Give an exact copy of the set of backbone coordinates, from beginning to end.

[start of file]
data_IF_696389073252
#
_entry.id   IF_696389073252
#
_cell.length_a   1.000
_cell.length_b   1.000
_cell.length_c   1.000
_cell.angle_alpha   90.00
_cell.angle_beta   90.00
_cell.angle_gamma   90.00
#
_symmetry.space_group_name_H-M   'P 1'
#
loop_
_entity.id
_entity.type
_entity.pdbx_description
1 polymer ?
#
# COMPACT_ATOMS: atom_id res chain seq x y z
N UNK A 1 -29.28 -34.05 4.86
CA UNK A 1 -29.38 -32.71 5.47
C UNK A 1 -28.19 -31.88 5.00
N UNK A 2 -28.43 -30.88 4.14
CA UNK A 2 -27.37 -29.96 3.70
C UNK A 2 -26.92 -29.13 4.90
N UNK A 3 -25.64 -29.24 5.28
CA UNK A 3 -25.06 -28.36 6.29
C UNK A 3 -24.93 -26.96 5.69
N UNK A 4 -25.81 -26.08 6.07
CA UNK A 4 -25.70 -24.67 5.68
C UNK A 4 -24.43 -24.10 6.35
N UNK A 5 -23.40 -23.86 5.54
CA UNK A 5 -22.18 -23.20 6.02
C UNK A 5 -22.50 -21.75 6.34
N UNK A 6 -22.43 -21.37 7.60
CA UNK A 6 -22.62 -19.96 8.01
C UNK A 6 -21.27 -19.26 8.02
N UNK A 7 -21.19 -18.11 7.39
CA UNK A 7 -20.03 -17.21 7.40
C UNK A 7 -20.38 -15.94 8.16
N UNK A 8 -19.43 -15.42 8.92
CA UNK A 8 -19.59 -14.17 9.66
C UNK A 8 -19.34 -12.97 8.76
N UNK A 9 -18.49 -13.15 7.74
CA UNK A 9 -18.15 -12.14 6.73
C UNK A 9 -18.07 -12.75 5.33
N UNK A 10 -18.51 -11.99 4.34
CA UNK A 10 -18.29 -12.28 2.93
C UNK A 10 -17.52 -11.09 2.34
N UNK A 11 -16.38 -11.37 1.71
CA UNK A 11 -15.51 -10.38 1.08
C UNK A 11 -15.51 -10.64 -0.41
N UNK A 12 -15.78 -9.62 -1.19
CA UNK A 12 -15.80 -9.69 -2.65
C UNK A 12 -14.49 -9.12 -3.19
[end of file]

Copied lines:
data_IF_696389073252
#
_entry.id   IF_696389073252
#
_cell.length_a   1.000
_cell.length_b   1.000
_cell.length_c   1.000
_cell.angle_alpha   90.00
_cell.angle_beta   90.00
_cell.angle_gamma   90.00
#
_symmetry.space_group_name_H-M   'P 1'
#
loop_
_entity.id
_entity.type
_entity.pdbx_description
1 polymer ?
#
# COMPACT_ATOMS: atom_id res chain seq x y z
N UNK A 1 -29.28 -34.05 4.86
CA UNK A 1 -29.38 -32.71 5.47
C UNK A 1 -28.19 -31.88 5.00
N UNK A 2 -28.43 -30.88 4.14
CA UNK A 2 -27.37 -29.96 3.70
C UNK A 2 -26.92 -29.13 4.90
N UNK A 3 -25.64 -29.24 5.28
CA UNK A 3 -25.06 -28.36 6.29
C UNK A 3 -24.93 -26.96 5.69
N UNK A 4 -25.81 -26.08 6.07
CA UNK A 4 -25.70 -24.67 5.68
C UNK A 4 -24.43 -24.10 6.35
N UNK A 5 -23.40 -23.86 5.54
CA UNK A 5 -22.18 -23.20 6.02
C UNK A 5 -22.50 -21.75 6.34
N UNK A 6 -22.43 -21.37 7.60
CA UNK A 6 -22.62 -19.96 8.01
C UNK A 6 -21.27 -19.26 8.02
N UNK A 7 -21.19 -18.11 7.39
CA UNK A 7 -20.03 -17.21 7.40
C UNK A 7 -20.38 -15.94 8.16
N UNK A 8 -19.43 -15.42 8.92
CA UNK A 8 -19.59 -14.17 9.66
C UNK A 8 -19.34 -12.97 8.76
N UNK A 9 -18.49 -13.15 7.74
CA UNK A 9 -18.15 -12.14 6.73
C UNK A 9 -18.07 -12.75 5.33
N UNK A 10 -18.51 -11.99 4.34
CA UNK A 10 -18.29 -12.28 2.93
C UNK A 10 -17.52 -11.09 2.34
N UNK A 11 -16.38 -11.37 1.71
CA UNK A 11 -15.51 -10.38 1.08
C UNK A 11 -15.51 -10.64 -0.41
N UNK A 12 -15.78 -9.62 -1.19
CA UNK A 12 -15.80 -9.69 -2.65
C UNK A 12 -14.49 -9.12 -3.19